Constant's pations

If it's more than 30 minutes old, it's not news. It's a blog.

Monday, January 03, 2005

FBI chasing lasers or their own tails?

FBI agents are a unique bunch. You can give them written directions to a terror site, and they'll still get lost.

Putting aside their 9-11 bungling that continues in 2005, we arrive at the mysterious lasers. Those things the pilots keep complaining about. Flashes in their eyes. As if their sunglasses weren't enough.

The curious thing is the Airline Pilot's Association. This is the organization that represents pilots. The curious thing is that one of their leaders came out with statements suggesting that the FAA hadn't done enough about lasers.

Uh, I give up. If the pilot association can't get the government to do something on a safety issue [an important thing, high priority], isn't that an admission that the association's leadership is ineffectual?

You see, nothing stopped the pilot association from developing an internal communication system to share pilot reports. Pilots have this system called "PiReps" which are pilot reports on conditions like weather and unusual stuff.

But if the pilot association is alleging that the FAA wasn't being responsive, why hasn't Congress looked into this?

That's where the smoke and mirrors comes in.

You see "lasers in pilots eyes" isn't a new thing. Go back to the days of spying over Russia, and you'll hear tales of US pilots complaining of strange flashes.

So why has it taken until 2005 to actually have something done?

Why "all those previous reports" were ignored by the FBI, along with the terror reports and specific allegations of threats against specific targets.

What's changed? Well, DoJ personnel don't have enough to do. They like to chase low priority targets. Don't have enough people in DoJ to go after important things, but always enough time to waste time on trivialities.

Besides, its always fun to create diversions the very week that the President's man is going up for a confirmation hearing. Give the moron something simple to handle, and he might be able to intelligently respond to a probing question.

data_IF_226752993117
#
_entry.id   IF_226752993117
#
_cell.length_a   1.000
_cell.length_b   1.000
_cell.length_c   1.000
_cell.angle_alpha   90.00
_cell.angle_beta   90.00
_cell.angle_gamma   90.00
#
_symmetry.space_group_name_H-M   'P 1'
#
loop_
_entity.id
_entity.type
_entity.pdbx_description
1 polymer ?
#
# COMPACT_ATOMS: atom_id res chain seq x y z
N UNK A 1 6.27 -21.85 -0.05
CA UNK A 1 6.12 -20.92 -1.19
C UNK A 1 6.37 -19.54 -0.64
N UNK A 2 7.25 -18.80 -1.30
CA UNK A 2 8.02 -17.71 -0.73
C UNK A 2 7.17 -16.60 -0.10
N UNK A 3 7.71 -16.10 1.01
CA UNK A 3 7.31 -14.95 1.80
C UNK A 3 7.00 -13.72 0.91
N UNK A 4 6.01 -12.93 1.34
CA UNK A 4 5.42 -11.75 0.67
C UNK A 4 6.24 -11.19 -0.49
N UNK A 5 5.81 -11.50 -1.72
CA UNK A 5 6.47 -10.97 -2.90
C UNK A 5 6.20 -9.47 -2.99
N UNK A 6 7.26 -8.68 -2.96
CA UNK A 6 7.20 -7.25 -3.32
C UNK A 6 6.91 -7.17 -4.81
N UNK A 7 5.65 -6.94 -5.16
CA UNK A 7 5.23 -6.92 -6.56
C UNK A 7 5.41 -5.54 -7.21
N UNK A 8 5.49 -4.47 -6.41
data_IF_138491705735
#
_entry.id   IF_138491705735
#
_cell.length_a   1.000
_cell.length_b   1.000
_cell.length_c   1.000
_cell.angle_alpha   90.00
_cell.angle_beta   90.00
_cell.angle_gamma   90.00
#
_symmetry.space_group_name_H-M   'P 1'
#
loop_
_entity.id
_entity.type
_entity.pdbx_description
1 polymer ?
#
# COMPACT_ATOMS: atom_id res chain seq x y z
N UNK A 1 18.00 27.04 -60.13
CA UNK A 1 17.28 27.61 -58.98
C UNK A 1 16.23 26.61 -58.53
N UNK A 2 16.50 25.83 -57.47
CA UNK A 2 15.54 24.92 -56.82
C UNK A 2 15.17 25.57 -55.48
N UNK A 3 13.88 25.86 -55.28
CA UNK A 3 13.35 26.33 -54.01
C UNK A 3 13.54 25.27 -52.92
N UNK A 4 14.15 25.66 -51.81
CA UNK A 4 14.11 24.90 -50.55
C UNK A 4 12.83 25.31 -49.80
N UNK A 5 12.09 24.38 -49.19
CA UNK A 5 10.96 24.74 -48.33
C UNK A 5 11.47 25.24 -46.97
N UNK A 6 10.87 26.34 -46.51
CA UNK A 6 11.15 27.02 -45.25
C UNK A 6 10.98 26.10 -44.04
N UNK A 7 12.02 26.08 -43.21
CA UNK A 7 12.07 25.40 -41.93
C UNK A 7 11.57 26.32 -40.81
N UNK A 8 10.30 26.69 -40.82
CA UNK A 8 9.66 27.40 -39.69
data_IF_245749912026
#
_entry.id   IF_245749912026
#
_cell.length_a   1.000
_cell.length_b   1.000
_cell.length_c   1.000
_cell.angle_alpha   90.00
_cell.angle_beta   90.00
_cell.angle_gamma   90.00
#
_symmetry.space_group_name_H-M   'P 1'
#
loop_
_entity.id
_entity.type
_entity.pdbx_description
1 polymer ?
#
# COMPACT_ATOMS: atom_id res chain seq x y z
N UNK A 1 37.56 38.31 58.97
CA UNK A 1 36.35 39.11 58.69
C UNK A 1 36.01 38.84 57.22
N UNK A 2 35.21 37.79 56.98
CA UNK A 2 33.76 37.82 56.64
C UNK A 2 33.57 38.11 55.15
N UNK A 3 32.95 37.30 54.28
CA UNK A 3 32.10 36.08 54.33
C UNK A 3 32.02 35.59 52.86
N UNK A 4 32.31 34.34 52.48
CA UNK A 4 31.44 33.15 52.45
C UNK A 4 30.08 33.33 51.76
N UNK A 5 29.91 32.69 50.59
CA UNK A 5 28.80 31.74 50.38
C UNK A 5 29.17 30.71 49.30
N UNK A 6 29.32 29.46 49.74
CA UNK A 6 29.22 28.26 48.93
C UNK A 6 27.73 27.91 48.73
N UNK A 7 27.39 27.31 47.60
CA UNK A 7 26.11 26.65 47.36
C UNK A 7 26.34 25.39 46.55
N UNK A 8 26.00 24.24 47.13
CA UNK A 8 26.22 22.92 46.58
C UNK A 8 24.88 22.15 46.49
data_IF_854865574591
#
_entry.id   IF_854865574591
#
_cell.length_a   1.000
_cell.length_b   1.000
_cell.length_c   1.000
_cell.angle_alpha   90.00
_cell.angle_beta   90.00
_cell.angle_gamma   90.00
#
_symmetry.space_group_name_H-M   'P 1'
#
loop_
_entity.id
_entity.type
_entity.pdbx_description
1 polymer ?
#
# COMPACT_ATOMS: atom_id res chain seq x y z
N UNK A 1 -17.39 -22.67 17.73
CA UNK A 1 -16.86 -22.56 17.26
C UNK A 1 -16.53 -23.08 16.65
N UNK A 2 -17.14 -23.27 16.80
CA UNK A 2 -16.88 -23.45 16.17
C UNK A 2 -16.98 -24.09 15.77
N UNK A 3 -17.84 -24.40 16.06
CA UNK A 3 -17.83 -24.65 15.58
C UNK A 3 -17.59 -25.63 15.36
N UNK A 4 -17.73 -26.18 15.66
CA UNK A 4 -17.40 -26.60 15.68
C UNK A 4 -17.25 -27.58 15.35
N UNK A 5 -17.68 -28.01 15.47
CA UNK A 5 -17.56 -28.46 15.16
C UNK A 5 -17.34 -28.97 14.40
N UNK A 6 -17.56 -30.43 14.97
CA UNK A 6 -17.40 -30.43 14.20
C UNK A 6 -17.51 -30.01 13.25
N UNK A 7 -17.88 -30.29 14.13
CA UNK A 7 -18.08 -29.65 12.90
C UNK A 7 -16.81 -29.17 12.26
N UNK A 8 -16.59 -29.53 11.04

"What are you going to do about this, Mr Gonzalez?"

"Why, I'll send out the G-men. Yeah, that's the ticket. And if they find those dastardly terrorists, we'll send them to Guantanamo."

"Good plan, Gonzalez. You're our man. Cigar?"

"Thanks. You want the leftovers back when I'm done?"

No, in reality the FBI is overstating the "sophistication" of anyone who can shine a light in the sky. Nobody needs "operational knowledge" of how a plane moves through space to point a light.

Then again, we are talking about FBI agents who have a hard time reading maps. So to them, anything resembling logic is "unusual" and deserves to be closely scrutinized as a threat.

And they wonder why investors are fleeing America. Too bad they don't know how to read operating cashflows.

But I digress. Back to lasers and the stupid FBI.

Once again, DoJ is overstating the threat so as to create the illusion that there's some evil dark forces at work here.

Chances are, its some kids with their new Christmas toy. But then again, DoJ was always good at ruining a perfectly good holiday.

Would you like to enter your stress position, Mr Gonzalez? That's hands behind head, and head between legs.

Very good!

In reality, what's happened is the FAA and FBI, despite 9-11, have for this long failed to coordinate their efforts.

And the pilots' association leadership can't get their own pilots to talk to eachother.

Indeed, all three require the catalyst of a crisis to respond. This, despite 9-11. Rest assured, they continue to bungle in 2005.

Thank goodness they have the distraction of a Tsunami. Oh, let's hope it doesn't hit Hawaii. Then the US will really have to go begging for a bailout.

Another Earthquake?

That's right--there was a 6.0 off the coast of India over the weekend and the animals aren't to be seen "as expected" off the coast of Hawaii.

Let's hope there are no nuclear plants near the coast of Hawaii. The worst thing would be for a Tsunami to hit a nuclear reactor.